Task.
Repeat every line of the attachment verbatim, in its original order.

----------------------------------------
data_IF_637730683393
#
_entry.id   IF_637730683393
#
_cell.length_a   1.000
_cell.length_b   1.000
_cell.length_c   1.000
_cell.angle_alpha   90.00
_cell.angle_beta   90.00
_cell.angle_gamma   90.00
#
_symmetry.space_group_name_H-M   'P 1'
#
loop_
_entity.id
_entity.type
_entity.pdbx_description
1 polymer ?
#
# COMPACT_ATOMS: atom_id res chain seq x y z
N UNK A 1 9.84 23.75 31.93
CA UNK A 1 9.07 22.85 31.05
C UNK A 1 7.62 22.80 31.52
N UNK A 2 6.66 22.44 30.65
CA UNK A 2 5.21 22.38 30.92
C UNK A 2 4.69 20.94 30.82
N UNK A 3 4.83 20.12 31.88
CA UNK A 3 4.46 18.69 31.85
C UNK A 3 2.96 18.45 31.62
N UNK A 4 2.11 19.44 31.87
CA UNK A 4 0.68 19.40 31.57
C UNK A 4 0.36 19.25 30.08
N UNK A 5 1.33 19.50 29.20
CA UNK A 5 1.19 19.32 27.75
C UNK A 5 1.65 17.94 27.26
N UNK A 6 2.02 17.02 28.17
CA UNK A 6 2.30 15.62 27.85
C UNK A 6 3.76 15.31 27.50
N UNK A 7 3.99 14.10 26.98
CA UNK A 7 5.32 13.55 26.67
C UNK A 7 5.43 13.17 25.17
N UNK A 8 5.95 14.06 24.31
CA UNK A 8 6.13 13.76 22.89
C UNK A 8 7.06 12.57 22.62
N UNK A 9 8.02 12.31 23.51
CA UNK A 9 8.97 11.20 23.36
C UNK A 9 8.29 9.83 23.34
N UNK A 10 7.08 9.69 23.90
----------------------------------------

data_IF_637730683393
#
_entry.id   IF_637730683393
#
_cell.length_a   1.000
_cell.length_b   1.000
_cell.length_c   1.000
_cell.angle_alpha   90.00
_cell.angle_beta   90.00
_cell.angle_gamma   90.00
#
_symmetry.space_group_name_H-M   'P 1'
#
loop_
_entity.id
_entity.type
_entity.pdbx_description
1 polymer ?
#
# COMPACT_ATOMS: atom_id res chain seq x y z
N UNK A 1 9.84 23.75 31.93
CA UNK A 1 9.07 22.85 31.05
C UNK A 1 7.62 22.80 31.52
N UNK A 2 6.66 22.44 30.65
CA UNK A 2 5.21 22.38 30.92
C UNK A 2 4.69 20.94 30.82
N UNK A 3 4.83 20.12 31.88
CA UNK A 3 4.46 18.69 31.85
C UNK A 3 2.96 18.45 31.62
N UNK A 4 2.11 19.44 31.87
CA UNK A 4 0.68 19.40 31.57
C UNK A 4 0.36 19.25 30.08
N UNK A 5 1.33 19.50 29.20
CA UNK A 5 1.19 19.32 27.75
C UNK A 5 1.65 17.94 27.26
N UNK A 6 2.02 17.02 28.17
CA UNK A 6 2.30 15.62 27.85
C UNK A 6 3.76 15.31 27.50
N UNK A 7 3.99 14.10 26.98
CA UNK A 7 5.32 13.55 26.67
C UNK A 7 5.43 13.17 25.17
N UNK A 8 5.95 14.06 24.31
CA UNK A 8 6.13 13.76 22.89
C UNK A 8 7.06 12.57 22.62
N UNK A 9 8.02 12.31 23.51
CA UNK A 9 8.97 11.20 23.36
C UNK A 9 8.29 9.83 23.34
N UNK A 10 7.08 9.69 23.90